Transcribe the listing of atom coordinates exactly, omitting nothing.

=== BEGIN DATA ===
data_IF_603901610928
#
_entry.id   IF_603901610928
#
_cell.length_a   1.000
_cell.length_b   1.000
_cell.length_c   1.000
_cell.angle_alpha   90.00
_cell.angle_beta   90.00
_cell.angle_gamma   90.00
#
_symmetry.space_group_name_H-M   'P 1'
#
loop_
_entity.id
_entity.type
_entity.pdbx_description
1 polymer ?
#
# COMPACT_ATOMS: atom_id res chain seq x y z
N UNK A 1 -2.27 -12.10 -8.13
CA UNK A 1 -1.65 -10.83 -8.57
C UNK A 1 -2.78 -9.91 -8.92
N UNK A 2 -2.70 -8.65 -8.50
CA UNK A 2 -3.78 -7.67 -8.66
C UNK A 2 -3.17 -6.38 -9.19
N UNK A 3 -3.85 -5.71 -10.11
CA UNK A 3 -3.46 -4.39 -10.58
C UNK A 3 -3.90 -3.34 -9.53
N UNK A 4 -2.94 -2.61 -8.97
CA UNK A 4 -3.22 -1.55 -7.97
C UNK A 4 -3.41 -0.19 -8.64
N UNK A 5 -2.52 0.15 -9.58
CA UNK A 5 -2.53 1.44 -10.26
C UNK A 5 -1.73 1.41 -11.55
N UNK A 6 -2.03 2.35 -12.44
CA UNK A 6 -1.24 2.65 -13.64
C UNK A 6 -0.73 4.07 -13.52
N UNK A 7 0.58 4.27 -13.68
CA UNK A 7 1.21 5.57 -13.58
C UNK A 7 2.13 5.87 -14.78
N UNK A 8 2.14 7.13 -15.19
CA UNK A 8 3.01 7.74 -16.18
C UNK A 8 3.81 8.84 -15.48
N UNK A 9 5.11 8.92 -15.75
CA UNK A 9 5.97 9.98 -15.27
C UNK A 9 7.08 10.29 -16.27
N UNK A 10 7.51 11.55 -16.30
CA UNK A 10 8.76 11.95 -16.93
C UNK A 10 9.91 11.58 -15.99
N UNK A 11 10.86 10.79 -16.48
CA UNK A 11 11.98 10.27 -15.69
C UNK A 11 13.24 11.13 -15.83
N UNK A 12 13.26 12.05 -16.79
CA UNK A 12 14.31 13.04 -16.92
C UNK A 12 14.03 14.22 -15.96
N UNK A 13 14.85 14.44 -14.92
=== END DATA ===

data_IF_603901610928
#
_entry.id   IF_603901610928
#
_cell.length_a   1.000
_cell.length_b   1.000
_cell.length_c   1.000
_cell.angle_alpha   90.00
_cell.angle_beta   90.00
_cell.angle_gamma   90.00
#
_symmetry.space_group_name_H-M   'P 1'
#
loop_
_entity.id
_entity.type
_entity.pdbx_description
1 polymer ?
#
# COMPACT_ATOMS: atom_id res chain seq x y z
N UNK A 1 -2.27 -12.10 -8.13
CA UNK A 1 -1.65 -10.83 -8.57
C UNK A 1 -2.78 -9.91 -8.92
N UNK A 2 -2.70 -8.65 -8.50
CA UNK A 2 -3.78 -7.67 -8.66
C UNK A 2 -3.17 -6.38 -9.19
N UNK A 3 -3.85 -5.71 -10.11
CA UNK A 3 -3.46 -4.39 -10.58
C UNK A 3 -3.90 -3.34 -9.53
N UNK A 4 -2.94 -2.61 -8.97
CA UNK A 4 -3.22 -1.55 -7.97
C UNK A 4 -3.41 -0.19 -8.64
N UNK A 5 -2.52 0.15 -9.58
CA UNK A 5 -2.53 1.44 -10.26
C UNK A 5 -1.73 1.41 -11.55
N UNK A 6 -2.03 2.35 -12.44
CA UNK A 6 -1.24 2.65 -13.64
C UNK A 6 -0.73 4.07 -13.52
N UNK A 7 0.58 4.27 -13.68
CA UNK A 7 1.21 5.57 -13.58
C UNK A 7 2.13 5.87 -14.78
N UNK A 8 2.14 7.13 -15.19
CA UNK A 8 3.01 7.74 -16.18
C UNK A 8 3.81 8.84 -15.48
N UNK A 9 5.11 8.92 -15.75
CA UNK A 9 5.97 9.98 -15.27
C UNK A 9 7.08 10.29 -16.27
N UNK A 10 7.51 11.55 -16.30
CA UNK A 10 8.76 11.95 -16.93
C UNK A 10 9.91 11.58 -15.99
N UNK A 11 10.86 10.79 -16.48
CA UNK A 11 11.98 10.27 -15.69
C UNK A 11 13.24 11.13 -15.83
N UNK A 12 13.26 12.05 -16.79
CA UNK A 12 14.31 13.04 -16.92
C UNK A 12 14.03 14.22 -15.96
N UNK A 13 14.85 14.44 -14.92